Historic Kashmir silk making silent comeback

In 6 years, cocoon production in J&K rises by 36%

MUKEET AKMALI
Srinagar, Publish Date: Apr 21 2018 1:21AM | Updated Date: Apr 21 2018 1:21AM
Historic Kashmir silk making silent comebackGK Photo

Once on verge of extinction, Kashmir’s historic silk is making silent comeback in the state with cocoon production recording an increase of 36 percent during last 6 years.

Kashmir has been historically famous for the best quality silk production and its trade world over in the farm of raw textile, clothes and carpets.

A draft report of Jammu and Kashmir Industries Corporation (JKI) reveals that cocoon production has increased by 35 percent from 810 metric tonnes in 2010-11 to 1,105 MT in 2015-16.  With increase in production, the number of people associated with the trade is also gradually increasing.

In 2010-11, 75,000 persons were associated silk trade in J&K, which has now increased to 3.5 lakh persons. Further people associated with sericulture farming have gone up from 22,700 to 31,882, claims the report.

The report mentions that number of villages dealing with sericulture too have increased to 2838 from 2450.  

The reason for the growth attributed by the report is increase in price of the raw material. In 2010, average price of a kilogram of cocoon was Rs 300 which have increased to Rs 750 a kg in 2017.

“In the year 2015-16 there were about 7 lakh mulberry trees in the state out of which 53 percent (370,000) are in Jammu Division and 47 percent in Kashmir Division. There are 2,800 villages and 33,000 households which generating income of Rs 20.26 crore through the sericulture farming annually. It creates 5 lakh man days of work with 3 lakh on-farm and 50,000 off-farms.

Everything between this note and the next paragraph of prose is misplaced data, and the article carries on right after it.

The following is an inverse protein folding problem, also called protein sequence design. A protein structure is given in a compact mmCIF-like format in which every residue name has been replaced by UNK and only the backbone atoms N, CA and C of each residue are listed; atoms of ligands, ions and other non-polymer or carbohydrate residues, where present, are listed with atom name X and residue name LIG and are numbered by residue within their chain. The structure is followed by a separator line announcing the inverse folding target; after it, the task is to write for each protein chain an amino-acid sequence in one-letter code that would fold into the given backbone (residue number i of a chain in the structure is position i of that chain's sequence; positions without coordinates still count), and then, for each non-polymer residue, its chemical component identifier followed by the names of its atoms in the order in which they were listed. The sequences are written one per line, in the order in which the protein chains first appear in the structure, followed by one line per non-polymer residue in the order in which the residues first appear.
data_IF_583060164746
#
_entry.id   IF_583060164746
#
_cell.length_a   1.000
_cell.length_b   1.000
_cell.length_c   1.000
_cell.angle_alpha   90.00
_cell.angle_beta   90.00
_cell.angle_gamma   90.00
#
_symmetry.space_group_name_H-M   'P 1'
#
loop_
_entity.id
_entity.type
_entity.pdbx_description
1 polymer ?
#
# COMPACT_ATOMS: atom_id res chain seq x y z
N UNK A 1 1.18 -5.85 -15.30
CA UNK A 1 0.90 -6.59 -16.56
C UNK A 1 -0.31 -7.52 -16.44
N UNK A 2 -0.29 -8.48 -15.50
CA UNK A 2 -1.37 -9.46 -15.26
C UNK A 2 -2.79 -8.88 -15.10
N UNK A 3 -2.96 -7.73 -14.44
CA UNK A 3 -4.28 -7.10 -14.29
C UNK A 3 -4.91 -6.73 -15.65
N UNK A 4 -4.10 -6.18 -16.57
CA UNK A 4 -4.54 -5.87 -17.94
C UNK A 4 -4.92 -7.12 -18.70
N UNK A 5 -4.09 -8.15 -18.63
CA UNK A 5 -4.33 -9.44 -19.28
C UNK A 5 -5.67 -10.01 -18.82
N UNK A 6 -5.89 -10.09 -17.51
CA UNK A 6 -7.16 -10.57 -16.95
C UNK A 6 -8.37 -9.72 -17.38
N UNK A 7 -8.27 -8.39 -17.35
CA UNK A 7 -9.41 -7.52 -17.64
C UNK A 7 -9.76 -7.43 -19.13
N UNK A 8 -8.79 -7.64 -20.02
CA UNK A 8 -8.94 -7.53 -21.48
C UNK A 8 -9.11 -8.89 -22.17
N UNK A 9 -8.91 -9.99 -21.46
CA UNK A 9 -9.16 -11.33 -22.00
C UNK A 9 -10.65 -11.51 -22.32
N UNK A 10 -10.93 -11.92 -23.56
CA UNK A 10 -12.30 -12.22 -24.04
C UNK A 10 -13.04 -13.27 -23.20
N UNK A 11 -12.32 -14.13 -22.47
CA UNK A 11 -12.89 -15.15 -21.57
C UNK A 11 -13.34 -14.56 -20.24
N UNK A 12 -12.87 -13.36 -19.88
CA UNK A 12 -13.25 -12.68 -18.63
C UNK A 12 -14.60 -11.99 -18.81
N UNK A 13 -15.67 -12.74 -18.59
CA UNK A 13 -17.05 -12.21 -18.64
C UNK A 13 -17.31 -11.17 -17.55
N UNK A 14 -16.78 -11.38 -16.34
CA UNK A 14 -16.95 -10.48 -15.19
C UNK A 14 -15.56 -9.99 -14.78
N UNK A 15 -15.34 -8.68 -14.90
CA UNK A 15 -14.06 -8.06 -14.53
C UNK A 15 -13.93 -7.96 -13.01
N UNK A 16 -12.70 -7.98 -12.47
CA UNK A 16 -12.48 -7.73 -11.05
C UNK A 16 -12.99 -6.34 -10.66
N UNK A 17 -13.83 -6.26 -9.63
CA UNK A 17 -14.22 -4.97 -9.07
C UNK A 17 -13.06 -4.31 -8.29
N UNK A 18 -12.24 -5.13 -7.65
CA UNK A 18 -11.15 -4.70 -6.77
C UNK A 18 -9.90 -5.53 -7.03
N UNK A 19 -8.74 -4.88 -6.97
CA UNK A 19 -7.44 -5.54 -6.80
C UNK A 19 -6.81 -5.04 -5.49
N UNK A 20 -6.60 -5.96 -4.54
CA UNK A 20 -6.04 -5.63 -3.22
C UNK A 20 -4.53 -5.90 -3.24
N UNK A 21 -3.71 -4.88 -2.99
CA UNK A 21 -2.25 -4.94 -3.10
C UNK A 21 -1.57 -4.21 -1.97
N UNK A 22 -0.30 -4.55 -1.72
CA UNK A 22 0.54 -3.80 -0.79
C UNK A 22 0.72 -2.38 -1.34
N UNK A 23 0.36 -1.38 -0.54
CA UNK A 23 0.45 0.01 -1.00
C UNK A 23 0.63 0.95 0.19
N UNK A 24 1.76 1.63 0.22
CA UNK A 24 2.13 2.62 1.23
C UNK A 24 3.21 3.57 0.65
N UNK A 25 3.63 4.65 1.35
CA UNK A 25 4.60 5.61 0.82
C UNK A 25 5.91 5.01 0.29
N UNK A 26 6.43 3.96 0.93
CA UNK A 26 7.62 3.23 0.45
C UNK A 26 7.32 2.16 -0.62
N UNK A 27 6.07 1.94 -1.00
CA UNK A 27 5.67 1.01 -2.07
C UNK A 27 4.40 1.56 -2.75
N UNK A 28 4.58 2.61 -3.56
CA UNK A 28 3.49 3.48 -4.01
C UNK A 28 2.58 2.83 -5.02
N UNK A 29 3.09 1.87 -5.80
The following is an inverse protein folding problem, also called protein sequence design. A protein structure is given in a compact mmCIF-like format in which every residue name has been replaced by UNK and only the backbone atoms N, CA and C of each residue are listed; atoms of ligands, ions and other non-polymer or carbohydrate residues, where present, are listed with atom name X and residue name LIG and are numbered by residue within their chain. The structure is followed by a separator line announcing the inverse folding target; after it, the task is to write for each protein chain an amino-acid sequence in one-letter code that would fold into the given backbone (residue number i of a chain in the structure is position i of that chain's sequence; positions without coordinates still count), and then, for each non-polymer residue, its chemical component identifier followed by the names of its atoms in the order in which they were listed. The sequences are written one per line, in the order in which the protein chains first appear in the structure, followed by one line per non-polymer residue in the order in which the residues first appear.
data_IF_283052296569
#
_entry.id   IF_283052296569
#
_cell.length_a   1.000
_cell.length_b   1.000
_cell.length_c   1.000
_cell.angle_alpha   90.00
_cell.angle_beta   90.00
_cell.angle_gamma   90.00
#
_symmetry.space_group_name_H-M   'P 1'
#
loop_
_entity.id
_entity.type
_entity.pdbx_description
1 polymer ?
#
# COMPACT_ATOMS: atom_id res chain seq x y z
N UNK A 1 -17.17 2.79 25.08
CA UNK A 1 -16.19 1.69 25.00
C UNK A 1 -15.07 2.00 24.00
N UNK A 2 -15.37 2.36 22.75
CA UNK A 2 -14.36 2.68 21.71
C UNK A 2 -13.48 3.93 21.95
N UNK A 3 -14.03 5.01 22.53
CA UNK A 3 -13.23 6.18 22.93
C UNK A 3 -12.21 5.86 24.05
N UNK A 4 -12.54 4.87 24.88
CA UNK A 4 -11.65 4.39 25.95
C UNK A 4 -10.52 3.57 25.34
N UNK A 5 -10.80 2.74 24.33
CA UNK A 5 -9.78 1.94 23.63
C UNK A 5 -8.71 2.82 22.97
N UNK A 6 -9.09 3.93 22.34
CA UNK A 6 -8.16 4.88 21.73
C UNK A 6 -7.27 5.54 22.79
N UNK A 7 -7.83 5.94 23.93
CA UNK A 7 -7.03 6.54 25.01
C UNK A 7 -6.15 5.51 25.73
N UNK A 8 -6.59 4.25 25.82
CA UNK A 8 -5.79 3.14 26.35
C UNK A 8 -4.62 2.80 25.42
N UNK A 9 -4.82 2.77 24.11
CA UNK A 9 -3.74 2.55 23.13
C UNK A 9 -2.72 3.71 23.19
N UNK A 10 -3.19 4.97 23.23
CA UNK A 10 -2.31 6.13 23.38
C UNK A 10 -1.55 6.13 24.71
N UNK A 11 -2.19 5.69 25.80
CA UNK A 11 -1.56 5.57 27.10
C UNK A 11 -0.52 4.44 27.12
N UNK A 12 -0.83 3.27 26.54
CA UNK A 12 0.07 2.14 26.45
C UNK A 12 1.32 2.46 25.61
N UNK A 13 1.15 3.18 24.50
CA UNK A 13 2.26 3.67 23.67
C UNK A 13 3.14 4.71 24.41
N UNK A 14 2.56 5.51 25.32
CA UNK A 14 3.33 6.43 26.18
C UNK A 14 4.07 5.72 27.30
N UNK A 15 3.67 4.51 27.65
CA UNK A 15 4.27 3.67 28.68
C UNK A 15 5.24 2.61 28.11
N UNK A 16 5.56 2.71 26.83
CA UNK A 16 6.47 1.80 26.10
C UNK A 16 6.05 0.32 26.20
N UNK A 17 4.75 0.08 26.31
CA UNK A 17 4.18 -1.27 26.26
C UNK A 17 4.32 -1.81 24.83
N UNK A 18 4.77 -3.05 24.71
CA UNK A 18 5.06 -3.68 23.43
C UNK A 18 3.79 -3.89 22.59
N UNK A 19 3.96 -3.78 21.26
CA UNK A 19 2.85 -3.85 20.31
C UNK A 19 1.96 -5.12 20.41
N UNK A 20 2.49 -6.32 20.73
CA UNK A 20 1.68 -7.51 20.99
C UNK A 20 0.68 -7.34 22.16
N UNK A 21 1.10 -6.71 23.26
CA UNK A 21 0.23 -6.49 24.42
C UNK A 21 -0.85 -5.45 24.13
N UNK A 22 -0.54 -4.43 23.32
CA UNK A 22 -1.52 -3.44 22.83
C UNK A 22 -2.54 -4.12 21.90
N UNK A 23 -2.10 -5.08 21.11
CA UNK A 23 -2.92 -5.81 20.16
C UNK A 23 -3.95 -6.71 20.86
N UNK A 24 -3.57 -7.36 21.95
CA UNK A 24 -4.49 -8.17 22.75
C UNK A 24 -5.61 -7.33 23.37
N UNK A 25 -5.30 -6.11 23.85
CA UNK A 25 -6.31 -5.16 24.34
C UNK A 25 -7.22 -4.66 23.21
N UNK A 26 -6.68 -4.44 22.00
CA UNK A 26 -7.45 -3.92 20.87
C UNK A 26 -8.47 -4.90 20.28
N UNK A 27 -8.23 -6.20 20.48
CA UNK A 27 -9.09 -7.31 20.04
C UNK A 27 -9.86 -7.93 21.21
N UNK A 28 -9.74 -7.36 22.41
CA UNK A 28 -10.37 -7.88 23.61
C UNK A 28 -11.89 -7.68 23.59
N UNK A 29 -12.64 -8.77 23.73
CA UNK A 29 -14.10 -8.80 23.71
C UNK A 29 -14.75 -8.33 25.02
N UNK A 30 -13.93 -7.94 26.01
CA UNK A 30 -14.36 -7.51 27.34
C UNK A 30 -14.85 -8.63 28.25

“Cocoons are sold by rearers to reelers in the district auction centres, the reeling which was earlier carried out in two filatures - Government Silk Filatures, Rambagh, Srinagar and Government Silk Factory, Jammu. As both having shutdown, at present reeling is completely done by private businesses. Out of the total production only 30 percent of the cocoon are purchased by local private reelers while the rest is supplied outside the state, the report mentions.

However, the raw silk is not to be produced according to the potential of cocoon production in the state as less than 30 percent of cocoon crop is consumed within the state.

The number of mulberry trees and rearers as well as quantum of seed production and distribution had started declining which stood in the way of progress of silk industry and ultimately led to dismal state of production of 18 tons of raw silk in 1990-91, in sharp contrast to the production of 113 tons of raw silk during pre-independence period.

It adds that understanding the importance of silk industry in the state, tremendous efforts have been made by the Sericulture Department with the collaboration of Central Silk Board, from time to time for the upliftment of the industry. Silkworm rearers are motivated towards sericulture by providing them many facilities. It is because of this, that cocoon production once again showed a positive trend, says the report.

 

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